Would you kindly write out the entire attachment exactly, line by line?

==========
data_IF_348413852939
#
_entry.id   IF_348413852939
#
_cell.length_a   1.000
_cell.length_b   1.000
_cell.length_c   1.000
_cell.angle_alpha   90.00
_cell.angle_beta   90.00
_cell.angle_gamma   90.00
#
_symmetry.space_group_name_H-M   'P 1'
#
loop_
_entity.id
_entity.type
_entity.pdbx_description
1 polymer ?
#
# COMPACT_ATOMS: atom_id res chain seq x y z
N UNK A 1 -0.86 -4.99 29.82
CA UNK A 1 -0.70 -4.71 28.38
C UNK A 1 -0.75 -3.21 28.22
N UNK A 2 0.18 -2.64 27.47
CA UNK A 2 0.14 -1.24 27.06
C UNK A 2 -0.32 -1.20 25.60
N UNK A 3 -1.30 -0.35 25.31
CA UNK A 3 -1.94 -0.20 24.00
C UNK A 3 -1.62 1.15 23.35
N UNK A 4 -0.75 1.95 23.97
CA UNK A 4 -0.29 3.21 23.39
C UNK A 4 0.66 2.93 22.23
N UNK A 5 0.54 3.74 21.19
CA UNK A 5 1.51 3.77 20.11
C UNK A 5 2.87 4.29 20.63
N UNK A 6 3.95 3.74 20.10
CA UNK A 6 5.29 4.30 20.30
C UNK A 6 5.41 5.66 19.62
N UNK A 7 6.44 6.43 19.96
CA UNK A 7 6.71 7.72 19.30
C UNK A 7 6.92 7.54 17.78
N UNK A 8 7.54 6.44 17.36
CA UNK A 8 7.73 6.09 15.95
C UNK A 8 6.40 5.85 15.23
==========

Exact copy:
data_IF_348413852939
#
_entry.id   IF_348413852939
#
_cell.length_a   1.000
_cell.length_b   1.000
_cell.length_c   1.000
_cell.angle_alpha   90.00
_cell.angle_beta   90.00
_cell.angle_gamma   90.00
#
_symmetry.space_group_name_H-M   'P 1'
#
loop_
_entity.id
_entity.type
_entity.pdbx_description
1 polymer ?
#
# COMPACT_ATOMS: atom_id res chain seq x y z
N UNK A 1 -0.86 -4.99 29.82
CA UNK A 1 -0.70 -4.71 28.38
C UNK A 1 -0.75 -3.21 28.22
N UNK A 2 0.18 -2.64 27.47
CA UNK A 2 0.14 -1.24 27.06
C UNK A 2 -0.32 -1.20 25.60
N UNK A 3 -1.30 -0.35 25.31
CA UNK A 3 -1.94 -0.20 24.00
C UNK A 3 -1.62 1.15 23.35
N UNK A 4 -0.75 1.95 23.97
CA UNK A 4 -0.29 3.21 23.39
C UNK A 4 0.66 2.93 22.23
N UNK A 5 0.54 3.74 21.19
CA UNK A 5 1.51 3.77 20.11
C UNK A 5 2.87 4.29 20.63
N UNK A 6 3.95 3.74 20.10
CA UNK A 6 5.29 4.30 20.30
C UNK A 6 5.41 5.66 19.62
N UNK A 7 6.44 6.43 19.96
CA UNK A 7 6.71 7.72 19.30
C UNK A 7 6.92 7.54 17.78
N UNK A 8 7.54 6.44 17.36
CA UNK A 8 7.73 6.09 15.95
C UNK A 8 6.40 5.85 15.23